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The issue of digital disruption is currently at the forefront of business discussions across all industries, but is currently arguably most acutely being felt, and feared, in the Contact Centre industry. With Contact Centres at the forefront of both the interface between customers and the organisation and the cutting edge of new technology deployment, the imperative for Contact Centres to adapt to changing customer communication preferences is paramount.
In today’s world, clever tech and cloud computing enable many of us to work from anywhere. Can executive assistants do their job remotely too? We all know what the acronym WFH stands for but what about WFA? In an era of rapid technological change, working from home has quickly given way to working from anywhere – anywhere with an internet connection, that is.
For years, cost savings has topped the list of benefits offered by cloud computing. This is one of the factors that has resulted in the massive increase in the use of cloud services across the world, with analysts showing exponential growth among the biggest vendors every year.
As more businesses face the technical realities of digital transformation and advance towards 4IR, the customer experience is always front-of-mind – and it is little wonder the call centre has emerged as the frontline of technology-driven, fully automated service delivery.
Many people often confuse the similarities and differences surrounding both web hosting and cloud computing. While many believe that cloud and hosted services are the same, this is not the case. Yes, they are both hosted off-premise and can be accessed remotely through an internet connection, but that is where it begins and ends.
Thanks to digitalisation and the effective analysis of data, marketing continues to become more personalised and contextual. In fact, digital technologies enable companies to provide customers with relevant and quality experiences reflective of today’s real-time world.
With so much hype surrounding new technology such as big data, cloud computing and AI, it is easy to miss the point of integrating them into your business operations: enhancing the performance of employees, and ultimately the business.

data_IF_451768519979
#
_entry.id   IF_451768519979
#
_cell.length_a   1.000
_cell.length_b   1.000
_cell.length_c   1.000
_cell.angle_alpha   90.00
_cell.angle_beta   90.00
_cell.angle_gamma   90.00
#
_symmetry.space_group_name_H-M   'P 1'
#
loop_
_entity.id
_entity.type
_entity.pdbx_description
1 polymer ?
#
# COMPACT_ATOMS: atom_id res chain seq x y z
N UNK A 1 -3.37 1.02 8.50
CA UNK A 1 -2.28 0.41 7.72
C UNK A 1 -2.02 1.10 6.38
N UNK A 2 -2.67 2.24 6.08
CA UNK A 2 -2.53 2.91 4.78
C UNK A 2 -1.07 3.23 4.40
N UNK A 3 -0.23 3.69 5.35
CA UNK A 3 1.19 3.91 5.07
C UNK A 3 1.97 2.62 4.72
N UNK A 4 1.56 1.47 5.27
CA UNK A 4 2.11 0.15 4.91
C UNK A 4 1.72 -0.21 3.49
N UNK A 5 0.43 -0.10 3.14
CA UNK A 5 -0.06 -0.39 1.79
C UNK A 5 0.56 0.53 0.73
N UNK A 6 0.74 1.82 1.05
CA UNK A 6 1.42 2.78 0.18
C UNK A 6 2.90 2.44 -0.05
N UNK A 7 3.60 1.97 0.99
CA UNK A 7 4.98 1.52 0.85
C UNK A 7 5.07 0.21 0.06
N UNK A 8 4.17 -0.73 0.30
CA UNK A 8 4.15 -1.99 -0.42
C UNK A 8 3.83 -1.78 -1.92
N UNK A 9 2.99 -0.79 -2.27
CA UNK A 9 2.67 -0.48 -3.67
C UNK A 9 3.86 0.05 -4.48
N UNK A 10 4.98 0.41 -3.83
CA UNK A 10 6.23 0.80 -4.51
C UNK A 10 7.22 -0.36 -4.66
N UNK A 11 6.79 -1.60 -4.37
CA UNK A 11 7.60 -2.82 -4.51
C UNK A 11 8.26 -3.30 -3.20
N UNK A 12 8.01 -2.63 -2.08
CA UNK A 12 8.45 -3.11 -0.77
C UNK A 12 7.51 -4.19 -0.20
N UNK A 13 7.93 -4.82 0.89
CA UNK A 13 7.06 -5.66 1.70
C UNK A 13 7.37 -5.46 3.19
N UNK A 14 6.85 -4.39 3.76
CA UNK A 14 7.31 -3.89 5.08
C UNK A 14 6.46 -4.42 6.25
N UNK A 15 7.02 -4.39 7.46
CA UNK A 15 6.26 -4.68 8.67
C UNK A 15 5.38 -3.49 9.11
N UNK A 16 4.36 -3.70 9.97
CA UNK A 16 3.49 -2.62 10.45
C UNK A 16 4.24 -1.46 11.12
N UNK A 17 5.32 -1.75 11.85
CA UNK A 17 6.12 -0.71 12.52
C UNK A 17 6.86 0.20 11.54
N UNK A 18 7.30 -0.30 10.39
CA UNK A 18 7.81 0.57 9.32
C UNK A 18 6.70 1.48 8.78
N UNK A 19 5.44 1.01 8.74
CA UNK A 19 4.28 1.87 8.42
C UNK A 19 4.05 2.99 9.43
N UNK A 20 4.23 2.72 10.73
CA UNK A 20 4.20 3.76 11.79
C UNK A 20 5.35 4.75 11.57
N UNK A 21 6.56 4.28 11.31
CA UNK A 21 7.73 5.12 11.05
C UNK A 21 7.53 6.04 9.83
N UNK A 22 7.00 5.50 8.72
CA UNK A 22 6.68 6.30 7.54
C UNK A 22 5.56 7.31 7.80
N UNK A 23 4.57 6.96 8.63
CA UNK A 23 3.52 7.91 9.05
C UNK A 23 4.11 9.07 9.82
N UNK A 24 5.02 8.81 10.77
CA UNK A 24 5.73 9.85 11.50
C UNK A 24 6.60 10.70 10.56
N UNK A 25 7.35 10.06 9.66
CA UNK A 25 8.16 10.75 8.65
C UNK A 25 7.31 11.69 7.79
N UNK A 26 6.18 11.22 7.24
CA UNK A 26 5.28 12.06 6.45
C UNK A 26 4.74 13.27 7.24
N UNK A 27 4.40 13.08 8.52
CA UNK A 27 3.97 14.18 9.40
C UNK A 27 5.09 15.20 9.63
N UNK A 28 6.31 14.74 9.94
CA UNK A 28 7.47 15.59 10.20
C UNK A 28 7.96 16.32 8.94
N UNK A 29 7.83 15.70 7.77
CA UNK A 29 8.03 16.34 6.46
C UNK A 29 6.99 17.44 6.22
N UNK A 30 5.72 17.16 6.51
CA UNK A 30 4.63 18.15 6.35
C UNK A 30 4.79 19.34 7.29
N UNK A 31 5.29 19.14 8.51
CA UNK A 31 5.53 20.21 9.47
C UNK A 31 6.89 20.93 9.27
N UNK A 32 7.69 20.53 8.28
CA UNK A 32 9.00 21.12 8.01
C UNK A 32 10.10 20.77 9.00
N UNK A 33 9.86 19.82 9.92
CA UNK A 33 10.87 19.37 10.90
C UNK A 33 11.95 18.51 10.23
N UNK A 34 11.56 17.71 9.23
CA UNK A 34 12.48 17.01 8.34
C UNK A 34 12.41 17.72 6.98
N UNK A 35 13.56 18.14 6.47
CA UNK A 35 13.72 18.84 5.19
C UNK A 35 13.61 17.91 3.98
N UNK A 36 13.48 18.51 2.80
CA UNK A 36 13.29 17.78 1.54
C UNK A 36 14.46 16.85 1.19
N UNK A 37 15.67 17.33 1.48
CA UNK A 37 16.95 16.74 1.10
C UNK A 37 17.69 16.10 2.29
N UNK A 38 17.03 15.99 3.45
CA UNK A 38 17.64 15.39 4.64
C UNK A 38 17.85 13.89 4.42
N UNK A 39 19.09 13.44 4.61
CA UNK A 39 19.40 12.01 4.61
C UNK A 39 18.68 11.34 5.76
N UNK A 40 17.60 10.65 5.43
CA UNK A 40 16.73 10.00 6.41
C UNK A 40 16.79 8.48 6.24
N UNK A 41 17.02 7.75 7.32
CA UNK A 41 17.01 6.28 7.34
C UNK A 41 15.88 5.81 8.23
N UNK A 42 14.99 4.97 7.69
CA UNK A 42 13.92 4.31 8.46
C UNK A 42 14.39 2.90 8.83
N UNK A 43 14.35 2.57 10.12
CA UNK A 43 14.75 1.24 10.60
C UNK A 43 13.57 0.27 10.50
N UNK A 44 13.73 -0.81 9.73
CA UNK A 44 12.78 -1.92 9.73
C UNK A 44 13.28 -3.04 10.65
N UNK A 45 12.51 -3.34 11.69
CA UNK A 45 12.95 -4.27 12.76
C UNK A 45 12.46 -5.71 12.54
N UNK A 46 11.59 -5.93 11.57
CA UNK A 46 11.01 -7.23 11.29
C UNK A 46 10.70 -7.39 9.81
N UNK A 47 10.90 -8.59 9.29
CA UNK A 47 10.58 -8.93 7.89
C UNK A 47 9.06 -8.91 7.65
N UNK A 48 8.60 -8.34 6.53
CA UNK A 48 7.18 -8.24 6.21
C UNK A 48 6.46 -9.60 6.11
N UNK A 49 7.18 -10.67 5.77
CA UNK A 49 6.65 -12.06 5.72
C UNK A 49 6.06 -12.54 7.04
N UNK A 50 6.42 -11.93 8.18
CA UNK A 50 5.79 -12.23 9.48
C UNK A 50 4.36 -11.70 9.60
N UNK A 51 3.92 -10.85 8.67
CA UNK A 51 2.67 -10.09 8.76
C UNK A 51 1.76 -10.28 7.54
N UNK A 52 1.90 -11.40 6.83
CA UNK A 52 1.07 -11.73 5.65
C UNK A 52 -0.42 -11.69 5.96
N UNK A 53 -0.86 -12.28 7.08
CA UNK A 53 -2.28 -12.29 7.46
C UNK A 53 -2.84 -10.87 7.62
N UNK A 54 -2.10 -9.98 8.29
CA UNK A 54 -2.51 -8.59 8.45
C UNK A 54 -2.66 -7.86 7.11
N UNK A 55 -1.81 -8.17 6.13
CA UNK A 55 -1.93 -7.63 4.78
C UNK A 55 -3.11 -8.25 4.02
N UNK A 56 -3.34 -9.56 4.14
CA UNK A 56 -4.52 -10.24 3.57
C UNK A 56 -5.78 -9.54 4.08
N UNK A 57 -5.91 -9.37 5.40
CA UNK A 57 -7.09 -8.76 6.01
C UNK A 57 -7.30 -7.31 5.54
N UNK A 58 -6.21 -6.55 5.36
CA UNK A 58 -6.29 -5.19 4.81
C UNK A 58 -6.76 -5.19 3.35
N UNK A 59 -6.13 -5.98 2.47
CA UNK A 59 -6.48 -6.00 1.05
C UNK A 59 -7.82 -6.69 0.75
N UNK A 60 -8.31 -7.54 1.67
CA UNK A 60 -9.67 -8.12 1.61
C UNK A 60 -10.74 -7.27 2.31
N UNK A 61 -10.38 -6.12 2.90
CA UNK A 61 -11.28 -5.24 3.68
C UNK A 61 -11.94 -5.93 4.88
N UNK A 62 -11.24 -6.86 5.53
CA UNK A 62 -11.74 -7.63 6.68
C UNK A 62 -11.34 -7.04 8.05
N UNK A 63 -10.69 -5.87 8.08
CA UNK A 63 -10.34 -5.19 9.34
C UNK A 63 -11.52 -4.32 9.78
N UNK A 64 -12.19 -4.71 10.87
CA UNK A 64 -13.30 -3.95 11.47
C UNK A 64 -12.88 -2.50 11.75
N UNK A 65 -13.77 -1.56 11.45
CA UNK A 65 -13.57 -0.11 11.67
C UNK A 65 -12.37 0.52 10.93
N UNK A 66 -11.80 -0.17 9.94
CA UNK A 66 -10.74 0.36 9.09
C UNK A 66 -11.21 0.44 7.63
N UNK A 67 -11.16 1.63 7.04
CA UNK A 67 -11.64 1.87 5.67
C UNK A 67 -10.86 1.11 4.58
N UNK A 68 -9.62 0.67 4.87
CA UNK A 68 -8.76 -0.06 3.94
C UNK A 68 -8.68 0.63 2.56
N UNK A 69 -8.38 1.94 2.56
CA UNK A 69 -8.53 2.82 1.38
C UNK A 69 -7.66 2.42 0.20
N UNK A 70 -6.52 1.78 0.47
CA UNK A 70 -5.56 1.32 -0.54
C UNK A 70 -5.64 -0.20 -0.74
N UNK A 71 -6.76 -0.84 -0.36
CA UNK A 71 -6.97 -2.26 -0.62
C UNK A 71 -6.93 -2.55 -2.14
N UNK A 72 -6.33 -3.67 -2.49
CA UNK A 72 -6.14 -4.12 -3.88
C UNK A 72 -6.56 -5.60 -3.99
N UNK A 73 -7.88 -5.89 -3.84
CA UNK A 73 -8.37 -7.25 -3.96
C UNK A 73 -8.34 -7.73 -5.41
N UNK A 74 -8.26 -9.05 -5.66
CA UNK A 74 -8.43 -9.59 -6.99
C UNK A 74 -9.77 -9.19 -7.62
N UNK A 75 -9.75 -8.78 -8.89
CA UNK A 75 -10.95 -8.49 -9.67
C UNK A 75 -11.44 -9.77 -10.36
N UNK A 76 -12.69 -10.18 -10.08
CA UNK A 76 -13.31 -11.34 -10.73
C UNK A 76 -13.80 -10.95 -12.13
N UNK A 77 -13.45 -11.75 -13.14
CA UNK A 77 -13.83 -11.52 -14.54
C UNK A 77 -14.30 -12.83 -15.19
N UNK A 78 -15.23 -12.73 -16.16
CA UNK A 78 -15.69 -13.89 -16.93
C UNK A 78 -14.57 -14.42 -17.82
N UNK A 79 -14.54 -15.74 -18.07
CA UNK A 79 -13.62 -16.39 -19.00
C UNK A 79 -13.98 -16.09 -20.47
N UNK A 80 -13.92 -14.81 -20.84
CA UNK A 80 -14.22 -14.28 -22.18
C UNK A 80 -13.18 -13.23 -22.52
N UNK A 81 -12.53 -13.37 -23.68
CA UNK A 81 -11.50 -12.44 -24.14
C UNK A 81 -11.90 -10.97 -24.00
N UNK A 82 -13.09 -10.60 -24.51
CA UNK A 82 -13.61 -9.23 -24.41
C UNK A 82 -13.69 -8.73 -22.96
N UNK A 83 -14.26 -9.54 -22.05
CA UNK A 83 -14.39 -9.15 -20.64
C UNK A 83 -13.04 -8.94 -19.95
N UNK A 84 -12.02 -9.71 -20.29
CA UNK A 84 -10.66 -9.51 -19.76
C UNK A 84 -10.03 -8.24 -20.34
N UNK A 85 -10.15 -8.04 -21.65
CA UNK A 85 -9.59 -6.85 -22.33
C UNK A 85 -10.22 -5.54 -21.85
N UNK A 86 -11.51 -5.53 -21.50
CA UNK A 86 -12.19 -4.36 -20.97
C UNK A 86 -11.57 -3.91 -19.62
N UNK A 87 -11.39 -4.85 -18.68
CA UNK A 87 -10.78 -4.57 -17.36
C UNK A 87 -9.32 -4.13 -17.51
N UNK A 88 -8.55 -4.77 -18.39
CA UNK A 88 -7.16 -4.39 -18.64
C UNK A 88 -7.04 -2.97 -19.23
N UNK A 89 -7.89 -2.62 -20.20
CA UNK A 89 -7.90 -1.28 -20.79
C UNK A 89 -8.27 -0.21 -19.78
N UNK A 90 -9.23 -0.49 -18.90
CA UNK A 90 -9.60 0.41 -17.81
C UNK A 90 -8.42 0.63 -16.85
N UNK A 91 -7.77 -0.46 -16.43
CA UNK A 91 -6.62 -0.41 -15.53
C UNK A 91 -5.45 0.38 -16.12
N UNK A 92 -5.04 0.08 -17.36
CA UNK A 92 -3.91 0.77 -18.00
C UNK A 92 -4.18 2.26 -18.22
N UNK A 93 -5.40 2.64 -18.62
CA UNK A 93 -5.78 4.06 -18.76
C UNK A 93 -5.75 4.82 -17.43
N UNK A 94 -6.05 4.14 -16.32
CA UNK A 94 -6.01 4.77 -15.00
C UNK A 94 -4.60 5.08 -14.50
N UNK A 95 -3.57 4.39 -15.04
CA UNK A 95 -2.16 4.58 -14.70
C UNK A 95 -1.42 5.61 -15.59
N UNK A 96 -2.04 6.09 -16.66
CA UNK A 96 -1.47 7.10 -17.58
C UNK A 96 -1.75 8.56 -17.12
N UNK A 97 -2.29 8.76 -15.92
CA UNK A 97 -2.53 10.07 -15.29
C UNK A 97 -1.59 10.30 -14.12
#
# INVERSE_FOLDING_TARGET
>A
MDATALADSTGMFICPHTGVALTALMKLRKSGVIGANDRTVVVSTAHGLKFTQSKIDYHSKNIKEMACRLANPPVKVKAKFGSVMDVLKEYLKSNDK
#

The phrase ‘multi-cloud’ is surfacing often and for good reason: it’s part of cloud’s natural evolution. Multi-cloud is a very popular architecture among enterprises. A survey released by the IBM Institute for Business Value found that a staggering 85% of polled businesses use multi-cloud. South African businesses are already prolific adopters of cloud - at least 65% of local CIOs intend to invest in cloud during 2019 (IDC). A significant number of those deployments will be multi-cloud.
With the fourth industrial revolution in full swing, businesses are looking for faster and more efficient ways to service customers. Customers are also increasingly tech-savvy and demand more from their service providers, including quicker access and more tailored offerings. Business must carefully assess legal issues that will have an impact on the ability not only to move to cloud, but also to have full beneficial use of cloud services.
Today’s consumers are more informed than ever about their purchasing decisions. They are constantly connected, constantly searching for information, constantly sharing their brand experiences on social media and constantly demanding that their needs are instantly gratified.
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